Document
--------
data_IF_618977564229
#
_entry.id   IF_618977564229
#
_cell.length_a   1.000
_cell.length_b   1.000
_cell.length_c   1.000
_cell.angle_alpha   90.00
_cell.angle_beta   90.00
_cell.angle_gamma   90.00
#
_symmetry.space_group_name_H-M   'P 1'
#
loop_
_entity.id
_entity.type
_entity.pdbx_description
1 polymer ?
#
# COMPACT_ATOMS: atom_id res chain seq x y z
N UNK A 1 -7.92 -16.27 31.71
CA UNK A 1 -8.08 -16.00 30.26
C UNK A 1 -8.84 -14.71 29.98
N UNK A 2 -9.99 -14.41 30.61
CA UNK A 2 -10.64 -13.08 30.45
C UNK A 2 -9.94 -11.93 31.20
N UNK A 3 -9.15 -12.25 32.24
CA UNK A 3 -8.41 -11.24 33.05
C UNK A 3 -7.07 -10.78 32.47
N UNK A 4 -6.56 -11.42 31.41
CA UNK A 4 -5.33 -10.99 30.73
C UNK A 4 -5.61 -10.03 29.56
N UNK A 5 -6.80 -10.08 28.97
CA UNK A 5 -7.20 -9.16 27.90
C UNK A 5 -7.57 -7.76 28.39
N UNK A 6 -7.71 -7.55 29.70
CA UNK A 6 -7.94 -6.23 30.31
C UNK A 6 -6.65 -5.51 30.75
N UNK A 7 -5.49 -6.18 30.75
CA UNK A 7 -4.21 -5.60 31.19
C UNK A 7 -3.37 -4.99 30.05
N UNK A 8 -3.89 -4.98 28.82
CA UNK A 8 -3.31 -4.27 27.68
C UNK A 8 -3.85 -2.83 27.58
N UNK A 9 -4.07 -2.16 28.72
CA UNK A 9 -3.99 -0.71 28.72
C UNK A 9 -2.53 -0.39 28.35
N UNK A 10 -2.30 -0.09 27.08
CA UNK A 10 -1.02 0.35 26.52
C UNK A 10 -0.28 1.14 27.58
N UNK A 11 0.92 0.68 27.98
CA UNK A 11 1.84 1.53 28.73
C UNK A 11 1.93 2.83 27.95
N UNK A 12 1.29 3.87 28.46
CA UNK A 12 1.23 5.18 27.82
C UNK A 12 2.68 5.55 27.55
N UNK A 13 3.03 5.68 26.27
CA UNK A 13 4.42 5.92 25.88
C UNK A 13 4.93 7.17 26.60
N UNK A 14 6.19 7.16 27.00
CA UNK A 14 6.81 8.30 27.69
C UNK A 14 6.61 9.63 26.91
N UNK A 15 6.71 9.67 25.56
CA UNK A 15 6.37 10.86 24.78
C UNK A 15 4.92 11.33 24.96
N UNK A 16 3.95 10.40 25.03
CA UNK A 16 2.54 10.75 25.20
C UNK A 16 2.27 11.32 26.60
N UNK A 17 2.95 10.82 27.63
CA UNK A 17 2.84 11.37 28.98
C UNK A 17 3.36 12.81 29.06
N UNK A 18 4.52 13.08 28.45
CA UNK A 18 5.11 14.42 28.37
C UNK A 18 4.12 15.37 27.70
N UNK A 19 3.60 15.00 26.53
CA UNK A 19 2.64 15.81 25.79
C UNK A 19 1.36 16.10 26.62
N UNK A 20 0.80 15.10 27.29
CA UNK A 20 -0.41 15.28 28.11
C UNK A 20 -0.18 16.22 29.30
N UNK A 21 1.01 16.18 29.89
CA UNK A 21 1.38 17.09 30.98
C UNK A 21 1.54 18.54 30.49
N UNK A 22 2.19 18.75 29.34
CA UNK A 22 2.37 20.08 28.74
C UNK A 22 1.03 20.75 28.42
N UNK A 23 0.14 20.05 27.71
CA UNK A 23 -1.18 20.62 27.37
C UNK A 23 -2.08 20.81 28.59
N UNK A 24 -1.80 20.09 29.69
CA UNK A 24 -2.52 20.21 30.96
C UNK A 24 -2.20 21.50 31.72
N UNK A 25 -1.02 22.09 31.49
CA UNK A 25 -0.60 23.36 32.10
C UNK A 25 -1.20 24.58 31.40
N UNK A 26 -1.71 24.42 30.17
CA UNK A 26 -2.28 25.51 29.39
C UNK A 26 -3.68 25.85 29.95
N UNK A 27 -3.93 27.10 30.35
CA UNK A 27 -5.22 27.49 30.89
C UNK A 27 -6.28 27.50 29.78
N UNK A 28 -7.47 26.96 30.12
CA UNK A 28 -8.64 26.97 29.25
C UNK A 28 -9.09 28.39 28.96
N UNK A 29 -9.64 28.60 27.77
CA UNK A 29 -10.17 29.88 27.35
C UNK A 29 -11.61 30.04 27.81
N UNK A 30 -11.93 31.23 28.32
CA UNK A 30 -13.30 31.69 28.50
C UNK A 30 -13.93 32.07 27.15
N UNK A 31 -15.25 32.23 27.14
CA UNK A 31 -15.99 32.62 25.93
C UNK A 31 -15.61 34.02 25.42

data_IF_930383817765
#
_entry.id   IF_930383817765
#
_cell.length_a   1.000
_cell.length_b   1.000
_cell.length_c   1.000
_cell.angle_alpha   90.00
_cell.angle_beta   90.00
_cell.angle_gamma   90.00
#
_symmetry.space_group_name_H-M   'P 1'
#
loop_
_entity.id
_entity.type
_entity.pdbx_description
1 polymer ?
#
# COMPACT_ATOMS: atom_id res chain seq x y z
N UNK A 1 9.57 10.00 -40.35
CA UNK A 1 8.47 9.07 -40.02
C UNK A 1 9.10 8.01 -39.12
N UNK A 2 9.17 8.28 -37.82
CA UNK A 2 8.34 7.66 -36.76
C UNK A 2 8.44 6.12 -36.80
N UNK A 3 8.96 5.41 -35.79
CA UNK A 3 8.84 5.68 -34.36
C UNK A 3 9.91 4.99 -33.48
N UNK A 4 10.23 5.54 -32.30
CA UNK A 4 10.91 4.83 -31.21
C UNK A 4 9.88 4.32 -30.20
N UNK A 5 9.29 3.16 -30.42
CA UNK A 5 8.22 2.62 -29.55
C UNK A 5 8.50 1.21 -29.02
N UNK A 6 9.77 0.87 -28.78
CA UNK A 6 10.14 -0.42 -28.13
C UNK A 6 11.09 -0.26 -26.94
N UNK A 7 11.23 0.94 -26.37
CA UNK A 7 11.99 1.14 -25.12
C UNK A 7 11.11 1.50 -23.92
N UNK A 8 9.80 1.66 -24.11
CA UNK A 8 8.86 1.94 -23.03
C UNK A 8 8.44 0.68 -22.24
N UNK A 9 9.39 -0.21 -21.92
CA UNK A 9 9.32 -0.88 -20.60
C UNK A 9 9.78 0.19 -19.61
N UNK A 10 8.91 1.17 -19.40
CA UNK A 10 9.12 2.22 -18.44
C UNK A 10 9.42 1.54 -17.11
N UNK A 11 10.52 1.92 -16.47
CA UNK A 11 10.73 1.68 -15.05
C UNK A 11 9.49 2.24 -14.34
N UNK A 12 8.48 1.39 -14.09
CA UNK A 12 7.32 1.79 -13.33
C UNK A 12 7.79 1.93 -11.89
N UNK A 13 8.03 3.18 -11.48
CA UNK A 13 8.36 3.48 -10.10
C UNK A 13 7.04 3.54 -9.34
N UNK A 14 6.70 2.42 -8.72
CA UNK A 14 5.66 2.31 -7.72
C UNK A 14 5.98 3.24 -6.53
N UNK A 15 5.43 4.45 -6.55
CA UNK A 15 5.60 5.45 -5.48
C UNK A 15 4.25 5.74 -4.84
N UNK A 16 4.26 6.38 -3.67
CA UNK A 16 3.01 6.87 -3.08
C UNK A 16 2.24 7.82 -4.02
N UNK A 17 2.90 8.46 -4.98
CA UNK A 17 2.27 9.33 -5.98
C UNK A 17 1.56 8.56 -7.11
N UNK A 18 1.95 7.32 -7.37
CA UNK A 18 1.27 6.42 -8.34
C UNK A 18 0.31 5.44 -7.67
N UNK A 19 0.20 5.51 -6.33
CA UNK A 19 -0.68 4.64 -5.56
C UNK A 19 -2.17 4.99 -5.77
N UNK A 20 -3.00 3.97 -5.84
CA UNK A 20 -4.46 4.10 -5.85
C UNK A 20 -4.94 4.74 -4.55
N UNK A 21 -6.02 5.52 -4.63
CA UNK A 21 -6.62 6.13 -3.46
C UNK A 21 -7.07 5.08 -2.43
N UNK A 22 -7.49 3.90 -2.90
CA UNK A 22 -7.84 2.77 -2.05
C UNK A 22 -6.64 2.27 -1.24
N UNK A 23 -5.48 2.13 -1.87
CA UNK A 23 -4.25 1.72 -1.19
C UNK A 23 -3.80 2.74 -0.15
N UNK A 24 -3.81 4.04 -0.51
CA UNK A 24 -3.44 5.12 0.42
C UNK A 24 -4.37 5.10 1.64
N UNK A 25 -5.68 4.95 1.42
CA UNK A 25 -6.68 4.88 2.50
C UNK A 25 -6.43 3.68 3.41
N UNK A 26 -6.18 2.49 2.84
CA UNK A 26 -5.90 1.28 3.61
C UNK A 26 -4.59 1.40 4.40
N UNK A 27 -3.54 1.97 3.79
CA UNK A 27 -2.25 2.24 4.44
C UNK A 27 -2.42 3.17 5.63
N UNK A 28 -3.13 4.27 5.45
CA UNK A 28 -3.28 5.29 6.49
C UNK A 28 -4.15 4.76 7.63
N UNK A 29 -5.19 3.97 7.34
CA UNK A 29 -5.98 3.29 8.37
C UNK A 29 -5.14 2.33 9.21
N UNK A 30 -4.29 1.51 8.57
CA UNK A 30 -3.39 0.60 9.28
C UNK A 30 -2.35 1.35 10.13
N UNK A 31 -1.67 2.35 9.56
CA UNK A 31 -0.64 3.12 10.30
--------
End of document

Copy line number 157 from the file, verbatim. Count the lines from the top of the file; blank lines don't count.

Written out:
C UNK A 8 8.44 0.68 -22.24